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Discussion Starter #1
Have you guys ever heard of the hammer following the slide back and the round going off during intial loading? Racking it so to speak.
My friend says he has an 1911 that sometimes when he racks the slide, the hammer follows the slide back and it dischargers the newly chambered round.
Any info? Or is he just full of crap?
 

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It can happen. Tell your friend to unload his pistol and take it to a qualified gunsmith ASAP. This is a very dangerous condition. He should not carry it or even load it until it's fixed.
 

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Yep, the BEST possible outcome of not getting that pistol fixed ASAP is the embarrassment of going full-auto at the range. Too many worst case scenarios to list...
 

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Discussion Starter #4
So is this a common thing or a very very occurance?
 

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4th

DeepHelmet said:
It can happen. Tell your friend to unload his pistol and take it to a qualified gunsmith ASAP. This is a very dangerous condition. He should not carry it or even load it until it's fixed.
Deephelmet is correct on all counts. This is called "Hammerfollow" (duh) and it is dangerous....and it is not that unusual.

Take care,
Art
 

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Hammer and Sear problem

This is usually caused by the hammer hooks or sear face being worn out or if some has given this piece a trigger job they may be been too aggresive in removing material.
Like the others have said. Get this gun into a smith right away. If you can't then DO NOT even attempt to load it.
 

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MattK said:
This is usually caused by the hammer hooks or sear face being worn out or if some has given this piece a trigger job they may be been too aggresive in removing material.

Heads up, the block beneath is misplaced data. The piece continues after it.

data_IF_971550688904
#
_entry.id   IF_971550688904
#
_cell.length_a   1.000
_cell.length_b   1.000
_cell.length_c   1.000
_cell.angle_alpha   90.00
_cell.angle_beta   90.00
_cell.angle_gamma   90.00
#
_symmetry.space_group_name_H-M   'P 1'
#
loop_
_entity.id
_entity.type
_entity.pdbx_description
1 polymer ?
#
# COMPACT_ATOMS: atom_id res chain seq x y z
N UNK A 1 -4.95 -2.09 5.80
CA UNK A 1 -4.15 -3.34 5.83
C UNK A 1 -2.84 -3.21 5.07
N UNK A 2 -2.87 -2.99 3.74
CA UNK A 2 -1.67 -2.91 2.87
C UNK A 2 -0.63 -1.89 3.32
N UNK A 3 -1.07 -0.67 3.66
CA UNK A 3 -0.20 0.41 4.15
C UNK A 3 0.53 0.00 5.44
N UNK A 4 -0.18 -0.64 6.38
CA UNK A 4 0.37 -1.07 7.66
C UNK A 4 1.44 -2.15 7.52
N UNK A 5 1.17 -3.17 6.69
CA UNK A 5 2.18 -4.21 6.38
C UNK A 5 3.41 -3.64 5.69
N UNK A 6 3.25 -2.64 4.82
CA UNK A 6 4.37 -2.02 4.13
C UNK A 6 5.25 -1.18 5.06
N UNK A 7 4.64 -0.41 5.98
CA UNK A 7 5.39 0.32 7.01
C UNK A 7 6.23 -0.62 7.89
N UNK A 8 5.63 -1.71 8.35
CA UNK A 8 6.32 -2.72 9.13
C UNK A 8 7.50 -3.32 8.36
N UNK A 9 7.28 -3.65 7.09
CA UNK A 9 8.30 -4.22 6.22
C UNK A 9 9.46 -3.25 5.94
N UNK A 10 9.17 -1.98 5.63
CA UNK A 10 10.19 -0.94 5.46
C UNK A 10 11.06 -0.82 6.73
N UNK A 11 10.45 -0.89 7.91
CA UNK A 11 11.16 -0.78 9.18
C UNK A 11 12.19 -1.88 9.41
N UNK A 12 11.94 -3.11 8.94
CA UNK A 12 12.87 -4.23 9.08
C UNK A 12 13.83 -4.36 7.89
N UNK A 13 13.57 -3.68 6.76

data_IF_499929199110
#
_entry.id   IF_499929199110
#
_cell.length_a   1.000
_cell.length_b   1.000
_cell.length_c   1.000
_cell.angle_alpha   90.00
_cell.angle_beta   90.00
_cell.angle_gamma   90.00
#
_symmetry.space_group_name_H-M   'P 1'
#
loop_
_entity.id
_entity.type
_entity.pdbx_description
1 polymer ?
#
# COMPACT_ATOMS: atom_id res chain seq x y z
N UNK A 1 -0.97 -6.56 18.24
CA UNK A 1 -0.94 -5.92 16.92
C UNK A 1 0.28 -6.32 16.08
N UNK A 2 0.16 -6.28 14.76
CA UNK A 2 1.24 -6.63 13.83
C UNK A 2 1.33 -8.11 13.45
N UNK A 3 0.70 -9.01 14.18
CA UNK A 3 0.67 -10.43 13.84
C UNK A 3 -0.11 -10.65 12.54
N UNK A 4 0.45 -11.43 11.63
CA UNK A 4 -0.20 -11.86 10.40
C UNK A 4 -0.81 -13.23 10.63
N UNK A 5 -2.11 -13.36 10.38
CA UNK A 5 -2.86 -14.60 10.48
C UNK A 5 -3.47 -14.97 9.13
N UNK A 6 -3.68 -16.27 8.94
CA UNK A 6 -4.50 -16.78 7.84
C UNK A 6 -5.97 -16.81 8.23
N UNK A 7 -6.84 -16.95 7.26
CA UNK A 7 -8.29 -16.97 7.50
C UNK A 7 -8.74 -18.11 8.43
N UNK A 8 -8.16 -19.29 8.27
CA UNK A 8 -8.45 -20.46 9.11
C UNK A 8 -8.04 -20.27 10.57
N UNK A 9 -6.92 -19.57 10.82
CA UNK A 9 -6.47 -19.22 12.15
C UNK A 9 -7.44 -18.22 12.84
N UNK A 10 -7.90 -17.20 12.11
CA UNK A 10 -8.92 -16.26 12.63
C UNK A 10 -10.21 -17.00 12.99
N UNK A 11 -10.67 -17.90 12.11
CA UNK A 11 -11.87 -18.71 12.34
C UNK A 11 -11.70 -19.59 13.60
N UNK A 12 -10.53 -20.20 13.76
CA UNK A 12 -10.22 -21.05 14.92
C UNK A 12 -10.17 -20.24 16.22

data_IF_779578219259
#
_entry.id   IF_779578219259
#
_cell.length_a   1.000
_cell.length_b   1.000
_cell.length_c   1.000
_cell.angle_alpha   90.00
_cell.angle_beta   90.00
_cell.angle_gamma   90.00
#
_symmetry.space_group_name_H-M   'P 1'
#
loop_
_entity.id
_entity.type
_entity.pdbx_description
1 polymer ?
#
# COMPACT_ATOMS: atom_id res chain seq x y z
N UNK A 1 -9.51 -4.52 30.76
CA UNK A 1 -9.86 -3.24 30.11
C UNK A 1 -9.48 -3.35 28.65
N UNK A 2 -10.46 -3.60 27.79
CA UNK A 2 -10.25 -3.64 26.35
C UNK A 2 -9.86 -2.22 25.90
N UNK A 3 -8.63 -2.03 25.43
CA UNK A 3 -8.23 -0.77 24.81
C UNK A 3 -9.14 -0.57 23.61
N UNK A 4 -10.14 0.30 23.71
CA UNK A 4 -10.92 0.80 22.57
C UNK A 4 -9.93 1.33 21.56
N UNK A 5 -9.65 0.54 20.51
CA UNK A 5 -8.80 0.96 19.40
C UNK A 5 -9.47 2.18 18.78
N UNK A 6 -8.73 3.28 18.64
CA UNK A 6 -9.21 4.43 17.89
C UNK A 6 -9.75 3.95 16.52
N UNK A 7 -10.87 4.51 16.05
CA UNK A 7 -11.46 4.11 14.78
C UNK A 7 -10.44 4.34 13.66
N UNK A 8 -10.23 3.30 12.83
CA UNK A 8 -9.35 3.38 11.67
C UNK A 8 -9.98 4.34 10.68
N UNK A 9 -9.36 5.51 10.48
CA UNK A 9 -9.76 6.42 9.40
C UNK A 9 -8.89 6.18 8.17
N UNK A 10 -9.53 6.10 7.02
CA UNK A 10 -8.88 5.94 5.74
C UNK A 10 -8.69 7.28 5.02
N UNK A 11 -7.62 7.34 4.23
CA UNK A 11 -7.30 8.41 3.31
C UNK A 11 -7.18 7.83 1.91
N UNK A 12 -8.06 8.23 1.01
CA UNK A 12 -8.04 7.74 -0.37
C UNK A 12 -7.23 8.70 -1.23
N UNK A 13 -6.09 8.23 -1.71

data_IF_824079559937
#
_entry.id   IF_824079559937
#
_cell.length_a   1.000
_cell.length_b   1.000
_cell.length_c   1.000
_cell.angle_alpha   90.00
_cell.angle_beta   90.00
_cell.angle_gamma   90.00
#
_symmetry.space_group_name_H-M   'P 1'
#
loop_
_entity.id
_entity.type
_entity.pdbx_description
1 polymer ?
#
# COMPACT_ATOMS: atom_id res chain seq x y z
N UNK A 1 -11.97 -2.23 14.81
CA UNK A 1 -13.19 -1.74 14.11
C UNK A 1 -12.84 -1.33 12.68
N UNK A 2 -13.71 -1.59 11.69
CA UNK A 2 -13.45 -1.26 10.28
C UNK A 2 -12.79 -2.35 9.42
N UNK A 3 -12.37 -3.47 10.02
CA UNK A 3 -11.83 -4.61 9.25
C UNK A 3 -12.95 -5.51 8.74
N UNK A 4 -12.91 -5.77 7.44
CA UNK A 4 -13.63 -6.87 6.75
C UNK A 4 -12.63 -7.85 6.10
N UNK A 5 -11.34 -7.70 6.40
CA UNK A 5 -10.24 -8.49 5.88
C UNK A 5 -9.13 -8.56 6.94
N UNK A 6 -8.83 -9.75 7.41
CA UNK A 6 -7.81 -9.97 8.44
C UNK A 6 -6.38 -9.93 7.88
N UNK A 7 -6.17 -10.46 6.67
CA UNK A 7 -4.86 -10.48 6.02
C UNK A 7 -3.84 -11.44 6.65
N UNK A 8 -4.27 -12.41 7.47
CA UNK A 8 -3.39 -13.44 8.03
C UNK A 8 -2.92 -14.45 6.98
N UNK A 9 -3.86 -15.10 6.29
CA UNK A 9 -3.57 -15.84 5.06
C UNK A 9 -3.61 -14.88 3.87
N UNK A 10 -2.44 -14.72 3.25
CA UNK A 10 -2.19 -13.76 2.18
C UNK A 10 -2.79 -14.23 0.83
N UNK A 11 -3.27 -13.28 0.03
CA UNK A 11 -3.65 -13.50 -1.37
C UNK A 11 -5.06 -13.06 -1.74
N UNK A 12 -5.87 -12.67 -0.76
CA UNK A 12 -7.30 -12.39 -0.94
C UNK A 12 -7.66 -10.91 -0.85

Or it could be as simple as the sear spring incorrectly adjusted.

Either way, the pistol should not be fired until the problem is remedied.
 

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Discussion Starter #9 (Edited)
Please excuse my ignorance on things I am trying to learn things, will the firing pin safety on the bottom side of the slide on newer Colt types stop this from happeneing?
Thanks?
 

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No.

That is the Series 80 safety that you hear so much about on this forum. It only prevents the firing pin from moving forward if the pistol is dropped.
 

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I think a series 80 would prevent that type of AD. It won't stop the hammer from dropping though.

If the hammer follows the slide down, and isn't caught by the 1/2 cock "ledge", the hammer strikes the FP and you have an AD...upon a reload for example.

The series 80 blocks the FP until the trigger is pulled so no AD if the hammer drops on it's own so to speak.
 

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Discussion Starter #12
Irishlad said:
I think a series 80 would prevent that type of AD. It won't stop the hammer from dropping though.

If the hammer follows the slide down, and isn't caught by the 1/2 cock "ledge", the hammer strikes the FP and you have an AD...upon a reload for example.

The series 80 blocks the FP until the trigger is pulled so no AD if the hammer drops.
The reason I am asking this because of the experience with my friend, I thought of carrying one, and I need to consider all safety aspects. 1911's are a lot different than revolvers that I am used to carrying. :)
I really appreciate the info guys. Thanks for all your inputs.
 

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Hammer follow happens too fast - if the trigger is still pulled to the rear after the first shot, the S80 safety parts will do nothing to prevent a second (or third, fourth, fifth, etc.) round from firing due to hammer follow.
 

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Shane45-1911:

I agree that once you start pulling the trigger, the "party's over", but on an initial load or reload, the series 80 will stop any AD due to hamer or sear problems if you finger is off the trigger. The series 70, Kimber or S&W will not.

4thHorseman:

The 1911 is very different than your revolver for carry. ;)
 
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